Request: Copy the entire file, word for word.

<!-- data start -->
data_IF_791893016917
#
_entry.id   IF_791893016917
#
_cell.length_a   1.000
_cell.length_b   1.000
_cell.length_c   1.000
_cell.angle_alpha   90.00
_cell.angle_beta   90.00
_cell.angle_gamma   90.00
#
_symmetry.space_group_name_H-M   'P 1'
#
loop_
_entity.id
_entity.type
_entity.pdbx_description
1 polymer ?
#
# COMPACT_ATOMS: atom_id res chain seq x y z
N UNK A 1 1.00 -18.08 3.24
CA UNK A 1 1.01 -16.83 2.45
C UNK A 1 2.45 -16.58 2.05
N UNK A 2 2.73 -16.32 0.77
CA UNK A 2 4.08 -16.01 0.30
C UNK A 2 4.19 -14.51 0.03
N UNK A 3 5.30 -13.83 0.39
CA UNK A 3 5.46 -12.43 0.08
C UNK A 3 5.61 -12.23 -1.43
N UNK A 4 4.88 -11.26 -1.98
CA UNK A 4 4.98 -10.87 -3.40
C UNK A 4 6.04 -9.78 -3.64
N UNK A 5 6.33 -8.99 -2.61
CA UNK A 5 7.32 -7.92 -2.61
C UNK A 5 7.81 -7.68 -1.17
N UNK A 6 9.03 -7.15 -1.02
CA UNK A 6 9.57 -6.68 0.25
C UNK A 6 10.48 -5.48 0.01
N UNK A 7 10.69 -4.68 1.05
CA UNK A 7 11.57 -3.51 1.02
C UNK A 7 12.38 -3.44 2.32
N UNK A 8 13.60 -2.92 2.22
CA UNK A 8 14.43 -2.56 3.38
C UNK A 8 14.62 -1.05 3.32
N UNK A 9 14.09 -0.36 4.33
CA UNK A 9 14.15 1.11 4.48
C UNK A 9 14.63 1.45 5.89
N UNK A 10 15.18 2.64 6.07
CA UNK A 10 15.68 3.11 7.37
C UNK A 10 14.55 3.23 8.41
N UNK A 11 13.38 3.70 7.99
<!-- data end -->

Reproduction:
data_IF_791893016917
#
_entry.id   IF_791893016917
#
_cell.length_a   1.000
_cell.length_b   1.000
_cell.length_c   1.000
_cell.angle_alpha   90.00
_cell.angle_beta   90.00
_cell.angle_gamma   90.00
#
_symmetry.space_group_name_H-M   'P 1'
#
loop_
_entity.id
_entity.type
_entity.pdbx_description
1 polymer ?
#
# COMPACT_ATOMS: atom_id res chain seq x y z
N UNK A 1 1.00 -18.08 3.24
CA UNK A 1 1.01 -16.83 2.45
C UNK A 1 2.45 -16.58 2.05
N UNK A 2 2.73 -16.32 0.77
CA UNK A 2 4.08 -16.01 0.30
C UNK A 2 4.19 -14.51 0.03
N UNK A 3 5.30 -13.83 0.39
CA UNK A 3 5.46 -12.43 0.08
C UNK A 3 5.61 -12.23 -1.43
N UNK A 4 4.88 -11.26 -1.98
CA UNK A 4 4.98 -10.87 -3.40
C UNK A 4 6.04 -9.78 -3.64
N UNK A 5 6.33 -8.99 -2.61
CA UNK A 5 7.32 -7.92 -2.61
C UNK A 5 7.81 -7.68 -1.17
N UNK A 6 9.03 -7.15 -1.02
CA UNK A 6 9.57 -6.68 0.25
C UNK A 6 10.48 -5.48 0.01
N UNK A 7 10.69 -4.68 1.05
CA UNK A 7 11.57 -3.51 1.02
C UNK A 7 12.38 -3.44 2.32
N UNK A 8 13.60 -2.92 2.22
CA UNK A 8 14.43 -2.56 3.38
C UNK A 8 14.62 -1.05 3.32
N UNK A 9 14.09 -0.36 4.33
CA UNK A 9 14.15 1.11 4.48
C UNK A 9 14.63 1.45 5.89
N UNK A 10 15.18 2.64 6.07
CA UNK A 10 15.68 3.11 7.37
C UNK A 10 14.55 3.23 8.41
N UNK A 11 13.38 3.70 7.99